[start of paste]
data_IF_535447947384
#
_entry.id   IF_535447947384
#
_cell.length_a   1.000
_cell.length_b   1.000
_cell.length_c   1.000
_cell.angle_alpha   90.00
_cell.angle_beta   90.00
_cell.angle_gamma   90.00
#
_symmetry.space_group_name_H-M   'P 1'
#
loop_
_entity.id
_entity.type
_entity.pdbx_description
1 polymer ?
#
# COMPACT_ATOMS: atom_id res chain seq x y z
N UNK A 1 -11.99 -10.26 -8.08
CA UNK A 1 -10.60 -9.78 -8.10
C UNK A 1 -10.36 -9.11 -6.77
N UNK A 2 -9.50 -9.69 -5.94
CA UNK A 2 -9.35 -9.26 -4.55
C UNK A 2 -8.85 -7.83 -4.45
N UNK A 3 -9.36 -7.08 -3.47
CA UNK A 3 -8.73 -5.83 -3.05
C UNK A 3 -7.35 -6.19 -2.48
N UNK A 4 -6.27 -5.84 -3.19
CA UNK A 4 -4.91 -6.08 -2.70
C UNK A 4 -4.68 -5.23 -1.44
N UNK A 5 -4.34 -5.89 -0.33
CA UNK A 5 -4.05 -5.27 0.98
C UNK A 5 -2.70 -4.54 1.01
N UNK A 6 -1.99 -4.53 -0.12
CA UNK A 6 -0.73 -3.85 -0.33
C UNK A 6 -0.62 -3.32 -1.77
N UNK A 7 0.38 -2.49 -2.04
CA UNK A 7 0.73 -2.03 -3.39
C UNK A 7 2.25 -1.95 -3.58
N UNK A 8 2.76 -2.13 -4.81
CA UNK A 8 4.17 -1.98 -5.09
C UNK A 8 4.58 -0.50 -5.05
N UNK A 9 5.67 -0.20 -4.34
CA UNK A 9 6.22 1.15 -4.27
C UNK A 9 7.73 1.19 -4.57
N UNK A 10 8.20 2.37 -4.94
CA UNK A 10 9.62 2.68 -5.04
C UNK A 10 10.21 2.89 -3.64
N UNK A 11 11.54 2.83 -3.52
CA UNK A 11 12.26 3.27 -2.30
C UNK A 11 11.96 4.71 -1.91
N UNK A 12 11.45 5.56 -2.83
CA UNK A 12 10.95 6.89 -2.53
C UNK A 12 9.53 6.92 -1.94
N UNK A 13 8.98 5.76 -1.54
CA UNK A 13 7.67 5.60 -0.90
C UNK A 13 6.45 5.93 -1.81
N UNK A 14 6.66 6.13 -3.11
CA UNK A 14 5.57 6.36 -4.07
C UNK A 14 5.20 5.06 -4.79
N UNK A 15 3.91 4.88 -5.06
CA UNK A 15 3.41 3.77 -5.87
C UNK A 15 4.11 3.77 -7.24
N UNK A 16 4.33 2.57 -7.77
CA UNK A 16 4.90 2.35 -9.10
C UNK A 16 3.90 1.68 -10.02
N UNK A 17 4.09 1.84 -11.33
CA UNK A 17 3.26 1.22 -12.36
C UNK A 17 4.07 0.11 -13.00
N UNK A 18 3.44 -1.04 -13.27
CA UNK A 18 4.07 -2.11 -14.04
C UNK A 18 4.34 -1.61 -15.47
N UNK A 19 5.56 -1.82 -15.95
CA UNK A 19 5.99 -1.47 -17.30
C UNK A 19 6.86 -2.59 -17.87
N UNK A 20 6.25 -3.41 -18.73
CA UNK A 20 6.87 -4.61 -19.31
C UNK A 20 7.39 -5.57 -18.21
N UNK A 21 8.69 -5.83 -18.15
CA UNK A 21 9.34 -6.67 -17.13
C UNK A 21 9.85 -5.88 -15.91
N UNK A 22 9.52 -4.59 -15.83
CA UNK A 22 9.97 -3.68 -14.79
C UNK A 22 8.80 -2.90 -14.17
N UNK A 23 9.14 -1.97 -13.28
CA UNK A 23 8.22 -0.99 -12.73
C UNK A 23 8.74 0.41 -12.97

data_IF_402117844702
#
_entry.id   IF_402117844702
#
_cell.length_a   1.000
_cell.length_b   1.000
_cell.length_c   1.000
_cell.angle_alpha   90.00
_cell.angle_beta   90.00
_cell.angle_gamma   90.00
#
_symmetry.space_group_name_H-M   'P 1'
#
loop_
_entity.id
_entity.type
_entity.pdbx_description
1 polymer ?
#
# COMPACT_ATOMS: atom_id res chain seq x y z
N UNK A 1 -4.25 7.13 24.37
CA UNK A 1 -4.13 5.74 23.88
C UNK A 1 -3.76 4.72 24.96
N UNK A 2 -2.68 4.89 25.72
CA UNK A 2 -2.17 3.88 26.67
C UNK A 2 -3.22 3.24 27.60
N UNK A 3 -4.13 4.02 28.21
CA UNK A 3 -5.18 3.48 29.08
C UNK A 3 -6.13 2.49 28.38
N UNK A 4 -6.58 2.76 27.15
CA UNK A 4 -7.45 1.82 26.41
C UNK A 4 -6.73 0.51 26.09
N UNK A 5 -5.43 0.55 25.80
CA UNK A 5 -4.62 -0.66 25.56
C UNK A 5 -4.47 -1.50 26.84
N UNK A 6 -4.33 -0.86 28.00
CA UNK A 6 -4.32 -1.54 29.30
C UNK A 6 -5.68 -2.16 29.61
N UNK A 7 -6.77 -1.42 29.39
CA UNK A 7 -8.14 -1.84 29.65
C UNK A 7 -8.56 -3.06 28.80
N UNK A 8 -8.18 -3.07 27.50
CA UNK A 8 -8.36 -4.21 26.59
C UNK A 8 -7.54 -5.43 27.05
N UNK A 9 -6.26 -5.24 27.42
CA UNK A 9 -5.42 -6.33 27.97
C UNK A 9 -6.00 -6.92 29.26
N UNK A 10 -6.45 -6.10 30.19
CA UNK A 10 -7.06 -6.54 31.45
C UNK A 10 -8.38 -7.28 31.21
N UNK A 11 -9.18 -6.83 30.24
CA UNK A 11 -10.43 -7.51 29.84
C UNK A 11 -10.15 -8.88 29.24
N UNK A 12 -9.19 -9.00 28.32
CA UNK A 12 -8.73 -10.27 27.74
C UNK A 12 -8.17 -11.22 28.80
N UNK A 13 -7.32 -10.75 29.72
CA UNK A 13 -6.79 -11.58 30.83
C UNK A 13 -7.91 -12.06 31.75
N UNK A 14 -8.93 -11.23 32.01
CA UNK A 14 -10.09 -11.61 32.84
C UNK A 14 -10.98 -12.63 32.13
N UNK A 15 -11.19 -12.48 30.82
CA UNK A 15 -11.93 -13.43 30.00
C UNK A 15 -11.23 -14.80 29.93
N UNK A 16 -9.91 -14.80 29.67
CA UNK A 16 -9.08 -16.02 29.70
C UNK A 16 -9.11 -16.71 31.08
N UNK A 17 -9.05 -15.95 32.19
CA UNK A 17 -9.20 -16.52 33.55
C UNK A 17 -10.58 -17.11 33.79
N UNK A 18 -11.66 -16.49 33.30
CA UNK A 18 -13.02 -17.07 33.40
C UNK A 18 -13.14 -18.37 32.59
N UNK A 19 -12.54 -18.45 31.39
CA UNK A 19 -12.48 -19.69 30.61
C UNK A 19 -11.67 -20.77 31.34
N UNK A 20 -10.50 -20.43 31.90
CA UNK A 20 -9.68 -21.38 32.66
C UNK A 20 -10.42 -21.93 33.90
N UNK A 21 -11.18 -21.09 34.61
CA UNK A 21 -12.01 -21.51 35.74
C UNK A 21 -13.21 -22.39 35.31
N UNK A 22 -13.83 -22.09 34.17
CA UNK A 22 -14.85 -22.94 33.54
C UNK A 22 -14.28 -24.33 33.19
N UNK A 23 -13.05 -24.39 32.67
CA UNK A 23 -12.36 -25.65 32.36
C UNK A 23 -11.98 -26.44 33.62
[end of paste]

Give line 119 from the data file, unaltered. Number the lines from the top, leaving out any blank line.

N UNK A 4 -6.58 2.76 27.15